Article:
> git init
> npm install -g react-native-cli && react-native init myProjectName
> git add . && git commit -m "Initial commit"

This should have created the xcode and build files you'll need to get going. Next, you'll want to open the xcode file in your newly-initiated project:

open myProjectName/ios/myProjectName.xcodeproj  

Once you've done that, xcode will be up and running and you should see xcode looking something like this:

To start the build, hit the button that sort of looks like a play button; you should see the xcode compiler(s) start to bundle, linked, and build everything:

building react native xcode

You're almost there!

You should see a terminal open, run the transformer/bundler actions, and then launch an iPhone simulator and open up your react app!

react native start screen

As the screen says, you can hit command + R to reload or command + D to open the debugging menu. You can find some pretty sweet debugging tools that'll give you insights into your application and components.

Adding Images

Well, we're running a react application on an iPhone. Stop and enjoy that possibility for a second! Now, your app is incredible but pretty much useless, so let's add an image and at least get something interesting in there.

React native is pretty cool, and so are the benefits you get when working with requiring/adding images (from the react native docs2):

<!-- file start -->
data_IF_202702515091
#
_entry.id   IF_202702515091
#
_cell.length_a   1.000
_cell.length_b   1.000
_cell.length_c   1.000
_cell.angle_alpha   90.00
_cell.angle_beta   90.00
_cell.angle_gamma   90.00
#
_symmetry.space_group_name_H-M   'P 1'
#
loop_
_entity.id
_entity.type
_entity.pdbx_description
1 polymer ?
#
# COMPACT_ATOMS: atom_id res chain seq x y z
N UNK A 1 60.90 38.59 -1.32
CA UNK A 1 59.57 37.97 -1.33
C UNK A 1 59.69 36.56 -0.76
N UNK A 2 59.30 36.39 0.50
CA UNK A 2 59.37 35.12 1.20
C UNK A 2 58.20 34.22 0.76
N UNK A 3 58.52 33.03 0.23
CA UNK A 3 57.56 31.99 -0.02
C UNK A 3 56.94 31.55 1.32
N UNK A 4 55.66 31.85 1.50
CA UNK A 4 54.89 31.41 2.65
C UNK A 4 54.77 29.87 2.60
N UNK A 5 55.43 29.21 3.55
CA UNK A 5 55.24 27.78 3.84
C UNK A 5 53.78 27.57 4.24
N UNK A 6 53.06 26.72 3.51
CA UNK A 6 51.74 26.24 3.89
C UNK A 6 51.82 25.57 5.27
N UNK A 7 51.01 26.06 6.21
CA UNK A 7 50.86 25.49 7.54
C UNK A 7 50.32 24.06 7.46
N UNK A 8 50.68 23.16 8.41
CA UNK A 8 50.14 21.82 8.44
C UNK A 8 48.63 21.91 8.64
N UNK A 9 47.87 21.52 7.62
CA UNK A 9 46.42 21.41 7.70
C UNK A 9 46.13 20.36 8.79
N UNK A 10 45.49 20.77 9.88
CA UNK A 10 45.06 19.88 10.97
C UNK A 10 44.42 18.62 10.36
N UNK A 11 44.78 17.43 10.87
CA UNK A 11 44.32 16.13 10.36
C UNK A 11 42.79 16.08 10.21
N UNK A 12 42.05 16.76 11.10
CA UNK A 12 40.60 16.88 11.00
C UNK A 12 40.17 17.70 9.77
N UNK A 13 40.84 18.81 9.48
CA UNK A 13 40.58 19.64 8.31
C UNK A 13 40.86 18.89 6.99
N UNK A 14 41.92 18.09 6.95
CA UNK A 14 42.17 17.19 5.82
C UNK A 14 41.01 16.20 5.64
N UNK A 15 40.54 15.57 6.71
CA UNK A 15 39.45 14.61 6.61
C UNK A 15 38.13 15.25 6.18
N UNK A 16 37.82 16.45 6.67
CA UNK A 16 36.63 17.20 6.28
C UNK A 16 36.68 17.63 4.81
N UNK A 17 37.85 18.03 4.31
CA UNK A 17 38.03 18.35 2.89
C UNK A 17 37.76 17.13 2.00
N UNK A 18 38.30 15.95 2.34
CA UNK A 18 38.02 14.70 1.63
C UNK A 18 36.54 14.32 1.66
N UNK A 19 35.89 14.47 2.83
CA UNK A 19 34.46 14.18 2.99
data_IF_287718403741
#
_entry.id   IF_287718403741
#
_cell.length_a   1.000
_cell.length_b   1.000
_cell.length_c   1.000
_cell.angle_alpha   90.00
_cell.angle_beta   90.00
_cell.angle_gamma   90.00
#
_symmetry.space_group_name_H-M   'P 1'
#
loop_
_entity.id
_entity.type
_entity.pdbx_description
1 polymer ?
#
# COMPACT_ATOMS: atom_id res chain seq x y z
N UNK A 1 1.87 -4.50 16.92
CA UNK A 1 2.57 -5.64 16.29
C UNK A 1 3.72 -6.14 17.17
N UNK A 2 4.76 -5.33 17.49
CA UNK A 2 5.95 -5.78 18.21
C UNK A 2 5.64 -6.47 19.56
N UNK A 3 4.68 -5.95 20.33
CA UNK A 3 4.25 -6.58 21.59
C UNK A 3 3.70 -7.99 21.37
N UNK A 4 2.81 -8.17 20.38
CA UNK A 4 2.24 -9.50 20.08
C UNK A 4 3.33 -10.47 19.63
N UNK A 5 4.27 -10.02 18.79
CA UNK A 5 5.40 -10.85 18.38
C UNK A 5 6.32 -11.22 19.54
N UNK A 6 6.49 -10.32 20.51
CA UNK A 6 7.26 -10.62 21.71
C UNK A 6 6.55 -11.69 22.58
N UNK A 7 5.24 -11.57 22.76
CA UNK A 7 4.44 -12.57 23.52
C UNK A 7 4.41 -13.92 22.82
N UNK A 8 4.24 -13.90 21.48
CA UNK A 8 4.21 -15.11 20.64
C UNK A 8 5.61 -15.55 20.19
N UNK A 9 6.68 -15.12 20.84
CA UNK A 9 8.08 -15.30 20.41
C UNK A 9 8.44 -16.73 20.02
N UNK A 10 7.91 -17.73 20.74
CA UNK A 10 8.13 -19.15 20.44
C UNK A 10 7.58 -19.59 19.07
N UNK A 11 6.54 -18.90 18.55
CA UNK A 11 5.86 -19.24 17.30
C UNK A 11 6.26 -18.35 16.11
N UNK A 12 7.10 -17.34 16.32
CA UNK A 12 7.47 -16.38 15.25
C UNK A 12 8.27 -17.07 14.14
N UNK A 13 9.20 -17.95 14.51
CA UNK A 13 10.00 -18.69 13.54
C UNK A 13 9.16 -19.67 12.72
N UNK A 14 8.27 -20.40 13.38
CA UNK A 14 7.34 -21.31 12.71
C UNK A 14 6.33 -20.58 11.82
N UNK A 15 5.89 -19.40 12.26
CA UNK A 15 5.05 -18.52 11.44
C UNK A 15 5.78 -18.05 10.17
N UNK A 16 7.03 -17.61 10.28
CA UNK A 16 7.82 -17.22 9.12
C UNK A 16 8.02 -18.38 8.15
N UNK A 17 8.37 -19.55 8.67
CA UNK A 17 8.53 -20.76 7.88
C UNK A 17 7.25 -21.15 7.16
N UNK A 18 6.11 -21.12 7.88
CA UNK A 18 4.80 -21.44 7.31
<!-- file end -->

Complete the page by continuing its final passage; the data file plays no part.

• ⇒ Same system on iOS and Android.
  • ⇒ Images live in the same folder as your JS code. Components are self-contained.
  • ⇒ No global namespace, i.e. you don't have worry about name collisions.
  • ⇒ Only the images that are actually used will be packaged into your app.
  • ⇒ Adding and changing images doesn't require app recompilation, just refresh the simulator as you normally do.
  • ⇒ The packager knows the image dimensions, no need to duplicate it in the code.
  • ⇒ Images can be distributed via npm packages.

Head to index.ios.js in your project folder and open it up with Atom or whatever editor your prefer. You should see something like this:

'use strict';

const React = require('react-native');  
let {  
  AppRegistry,
  StyleSheet,
  Text,
  View,
  Image,
} = React;

const endemic = React.createClass({  
  render() {
    return (
      <View style={styles.container}>
        <Text style={styles.welcome}>
          Welcome to My Cool New App!
        </Text>
        <Image source={require('./assets/images/videos-blue.jpg')}/>
        <Text style={styles.instructions}>
          To get started, edit index.ios.js
        </Text>
        <Text style={styles.instructions}>
          Press Cmd+R to reload,{'\n'}
          Cmd+D or shake for dev menu
        </Text>
      </View>
    );
  }
});

const styles = StyleSheet.create({  
  container: {
    flex: 1,
    justifyContent: 'center',
    alignItems: 'center',
    backgroundColor: '#F5FCFF',
  },
  welcome: {
    fontSize: 20,
    textAlign: 'center',
    margin: 10,
  },
  instructions: {
    textAlign: 'center',
    color: '#333333',
    marginBottom: 5,
  },
});

AppRegistry.registerComponent('endemic', () => endemic);  

As you can see, it's all react in there — you just have a slightly different set of components available to you. Let's add an image and require it. Add whatever picture you want to somewhere in your project tree; I like to add mine to something like /assets and put whatever, you guessed it, assets I'll be using in there3.